Let me preface this article by saying I really respect ClickFunnels, I’m a 4 figure customer, and love the software. So to Russell Brunson or anyone on the ClickFunnels team reading this, I respect you a lot.
That being said, if you’re just starting out and you want to build an online sales funnel, you don’t need ClickFunnels. I’m warning you– please just don’t get it right now. You’ll thank me later.
Too many beginner entrepreneurs are getting ClickFunnels too soon before they really need it and can afford it, and they’re burning a lot of money in the process.
All Facebook hype aside, let’s take a look at what some ClickFunnels customers are really saying from the review site g2crowd.
“It was supposed to provide ease of marketing & selling of products but FAILED terribly.”
The marketing agency in KL ClickFunnels frames itself as a really easy to use cure all marketing tool, but marketing is never that easy.
“Most of the funnels are designed around products for retail customers, and it is less clear how to build a funnel for B2B small business.”
Selling physical products is a lot different than selling services. It’s a lot harder to sell coaching through ClickFunnels than it is to sell clothes.
“It’s really expensive compared to other WordPress based solutions.”
You can do most things you want to do on ClickFunnels with wordpress/squarespace and Mailchimp and pay 290 dollars less a month.
It’s Easy To Get Seduced By ClickFunnels Hype
It’s frankly really hard and expensive to create an automated profitable coaching funnel through Facebook ads and ClickFunnels. If you have thousands of dollars a month to burn on ads, it could be worth it. But most business owners who are just starting out are definitely not in this position.
When companies advertise their brands, they often focus on their success stories. This is especially true for ClickFunnels and combining those success stories with great marketing funnels that they openly use on you makes it easy to get seduced by the hype. But for every person who’s had massive success with ClickFunnels, there’s a hundred who’ve wasted a lot of money in the process (or I suppose have used it as a learning experience).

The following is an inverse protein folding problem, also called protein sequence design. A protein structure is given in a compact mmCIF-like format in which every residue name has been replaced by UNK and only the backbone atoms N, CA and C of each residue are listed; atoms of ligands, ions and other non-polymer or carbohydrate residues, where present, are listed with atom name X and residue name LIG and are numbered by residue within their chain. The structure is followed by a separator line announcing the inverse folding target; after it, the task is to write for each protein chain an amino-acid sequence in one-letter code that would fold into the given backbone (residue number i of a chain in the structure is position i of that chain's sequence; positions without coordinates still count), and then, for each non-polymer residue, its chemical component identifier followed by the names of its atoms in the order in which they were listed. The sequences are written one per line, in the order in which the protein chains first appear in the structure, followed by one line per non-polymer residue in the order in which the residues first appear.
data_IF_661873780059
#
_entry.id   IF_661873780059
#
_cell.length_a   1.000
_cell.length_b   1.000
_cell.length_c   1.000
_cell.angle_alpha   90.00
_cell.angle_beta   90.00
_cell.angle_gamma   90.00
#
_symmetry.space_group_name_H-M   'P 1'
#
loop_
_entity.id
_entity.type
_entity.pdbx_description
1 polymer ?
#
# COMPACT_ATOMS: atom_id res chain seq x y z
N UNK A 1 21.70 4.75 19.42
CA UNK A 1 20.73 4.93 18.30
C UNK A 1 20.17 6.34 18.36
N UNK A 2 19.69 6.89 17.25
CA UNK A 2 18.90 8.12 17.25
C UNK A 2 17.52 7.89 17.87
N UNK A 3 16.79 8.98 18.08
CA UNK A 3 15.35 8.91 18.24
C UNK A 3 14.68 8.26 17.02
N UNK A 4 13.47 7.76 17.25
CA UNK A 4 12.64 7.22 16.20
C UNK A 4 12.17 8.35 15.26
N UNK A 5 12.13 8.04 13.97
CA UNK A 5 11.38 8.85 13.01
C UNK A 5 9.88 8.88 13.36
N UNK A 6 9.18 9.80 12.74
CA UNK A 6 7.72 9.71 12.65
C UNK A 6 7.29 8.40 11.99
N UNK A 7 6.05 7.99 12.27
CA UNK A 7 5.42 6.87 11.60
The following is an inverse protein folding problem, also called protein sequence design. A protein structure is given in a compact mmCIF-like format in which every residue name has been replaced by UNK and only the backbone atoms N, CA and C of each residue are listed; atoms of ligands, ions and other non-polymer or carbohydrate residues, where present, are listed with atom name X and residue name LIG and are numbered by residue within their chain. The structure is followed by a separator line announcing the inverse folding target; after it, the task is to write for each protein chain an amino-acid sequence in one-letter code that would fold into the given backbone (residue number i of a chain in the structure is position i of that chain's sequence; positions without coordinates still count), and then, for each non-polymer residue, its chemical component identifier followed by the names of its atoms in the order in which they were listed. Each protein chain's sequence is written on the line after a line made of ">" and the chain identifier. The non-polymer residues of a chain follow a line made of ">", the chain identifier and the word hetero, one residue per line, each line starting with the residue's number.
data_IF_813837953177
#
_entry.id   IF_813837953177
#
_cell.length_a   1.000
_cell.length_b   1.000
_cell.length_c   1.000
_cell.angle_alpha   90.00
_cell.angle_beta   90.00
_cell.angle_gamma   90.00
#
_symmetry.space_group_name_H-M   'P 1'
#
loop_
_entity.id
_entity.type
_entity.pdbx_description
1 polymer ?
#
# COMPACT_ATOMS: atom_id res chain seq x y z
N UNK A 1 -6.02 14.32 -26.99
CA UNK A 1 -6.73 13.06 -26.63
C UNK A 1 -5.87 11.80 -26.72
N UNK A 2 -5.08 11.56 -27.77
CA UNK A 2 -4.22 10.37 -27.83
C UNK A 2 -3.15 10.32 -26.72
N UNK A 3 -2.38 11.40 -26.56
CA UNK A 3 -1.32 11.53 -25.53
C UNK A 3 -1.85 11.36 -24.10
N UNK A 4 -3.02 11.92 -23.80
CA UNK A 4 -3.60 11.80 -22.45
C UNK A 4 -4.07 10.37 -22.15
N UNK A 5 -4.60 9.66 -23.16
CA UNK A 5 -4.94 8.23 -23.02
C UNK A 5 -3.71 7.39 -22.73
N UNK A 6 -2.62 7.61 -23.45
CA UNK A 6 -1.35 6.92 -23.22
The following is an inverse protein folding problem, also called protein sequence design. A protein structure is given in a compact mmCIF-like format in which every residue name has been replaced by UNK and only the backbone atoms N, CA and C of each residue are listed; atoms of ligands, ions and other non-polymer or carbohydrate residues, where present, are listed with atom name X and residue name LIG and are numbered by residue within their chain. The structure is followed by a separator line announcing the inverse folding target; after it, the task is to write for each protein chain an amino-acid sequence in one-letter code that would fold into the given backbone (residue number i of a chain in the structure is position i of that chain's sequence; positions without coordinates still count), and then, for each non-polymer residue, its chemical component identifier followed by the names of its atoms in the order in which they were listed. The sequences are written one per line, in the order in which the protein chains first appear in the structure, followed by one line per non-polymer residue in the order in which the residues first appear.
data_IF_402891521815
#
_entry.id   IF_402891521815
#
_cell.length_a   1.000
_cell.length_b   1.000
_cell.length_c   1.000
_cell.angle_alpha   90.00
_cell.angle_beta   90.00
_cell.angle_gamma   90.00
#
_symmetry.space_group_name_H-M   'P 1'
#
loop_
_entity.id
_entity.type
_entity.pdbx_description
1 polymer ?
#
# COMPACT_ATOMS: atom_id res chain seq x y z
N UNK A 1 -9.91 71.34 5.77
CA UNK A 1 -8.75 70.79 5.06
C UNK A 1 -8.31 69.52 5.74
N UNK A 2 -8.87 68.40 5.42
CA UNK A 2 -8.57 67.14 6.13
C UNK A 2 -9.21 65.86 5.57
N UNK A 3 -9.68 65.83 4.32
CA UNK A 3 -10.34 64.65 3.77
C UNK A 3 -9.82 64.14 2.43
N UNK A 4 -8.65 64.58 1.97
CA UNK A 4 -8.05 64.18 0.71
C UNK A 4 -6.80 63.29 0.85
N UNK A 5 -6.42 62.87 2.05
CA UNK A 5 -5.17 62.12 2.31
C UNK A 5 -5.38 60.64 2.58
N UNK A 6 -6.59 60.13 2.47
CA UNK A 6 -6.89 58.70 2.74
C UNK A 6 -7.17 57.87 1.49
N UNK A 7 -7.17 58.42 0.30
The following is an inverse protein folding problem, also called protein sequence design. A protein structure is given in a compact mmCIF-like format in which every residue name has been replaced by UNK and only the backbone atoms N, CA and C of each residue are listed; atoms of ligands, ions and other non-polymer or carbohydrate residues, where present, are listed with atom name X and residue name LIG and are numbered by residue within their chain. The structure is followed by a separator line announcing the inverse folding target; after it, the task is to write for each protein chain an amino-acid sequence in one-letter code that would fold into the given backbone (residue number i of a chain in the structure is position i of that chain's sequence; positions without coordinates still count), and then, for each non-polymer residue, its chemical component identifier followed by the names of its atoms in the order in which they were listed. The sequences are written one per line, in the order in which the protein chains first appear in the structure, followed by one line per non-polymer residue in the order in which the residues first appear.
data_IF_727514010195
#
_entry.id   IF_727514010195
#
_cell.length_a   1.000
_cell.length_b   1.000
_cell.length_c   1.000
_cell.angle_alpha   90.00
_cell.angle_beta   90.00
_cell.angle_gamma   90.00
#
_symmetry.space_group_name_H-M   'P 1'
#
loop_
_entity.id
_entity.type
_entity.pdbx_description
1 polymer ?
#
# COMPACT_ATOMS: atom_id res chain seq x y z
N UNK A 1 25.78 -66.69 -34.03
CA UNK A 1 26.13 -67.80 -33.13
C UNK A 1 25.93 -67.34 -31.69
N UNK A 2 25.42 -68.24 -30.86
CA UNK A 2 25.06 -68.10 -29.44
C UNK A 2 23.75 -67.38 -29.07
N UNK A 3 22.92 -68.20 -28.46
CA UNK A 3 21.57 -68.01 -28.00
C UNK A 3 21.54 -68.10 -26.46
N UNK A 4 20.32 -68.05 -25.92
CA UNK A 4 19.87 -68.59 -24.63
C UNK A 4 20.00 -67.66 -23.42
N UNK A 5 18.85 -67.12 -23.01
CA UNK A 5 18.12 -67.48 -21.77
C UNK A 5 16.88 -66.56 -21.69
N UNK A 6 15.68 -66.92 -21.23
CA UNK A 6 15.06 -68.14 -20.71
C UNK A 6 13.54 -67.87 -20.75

If you analyze ClickFunnels’ marketing tactics, you’ll notice they have a sort of brute force approach to marketing. It’s likely you found them either through an ad online or someone told you about them through word of mouth (and that person probably found them through an ad). Their advertising strategy is basically about spending as much money as possible to reach as many potentially qualified interested people as possible, and then putting them through their funnels to see what happens.
When you have the means to spend as much as possible to reach as many as possible, you’re in a much a different position than the one most coaches find themselves in. As coaches, we probably don’t have hundreds of thousands of dollars to spend a year on advertising. At best, we might be able to scrape together 5-10 dollars a day on ads. But spending that little on advertising normally doesn’t work very well.
The Economic Reality of Being a Beginner Entrepreneur
Mosts beginner entrepreneurs don’t have a large budget when starting out. That’s almost one of the basic criteria that comes along with being a beginner entrepreneur. You aren’t funded by an angel investor or VC, it’s just you starting a business founded on the capital of your unique knowledge, experience and expertise.
Most likely if you’re just starting out as a entrepreneur, you have very little startup capital. Heck you may even have zero startup capital. You almost certainly don’t have the startup capital required to play around with advertising (which is maybe as predictable as playing Texas hold-em) and a 300 dollar a month subscription based software.
How To Build Your Business When You’re Just Starting Out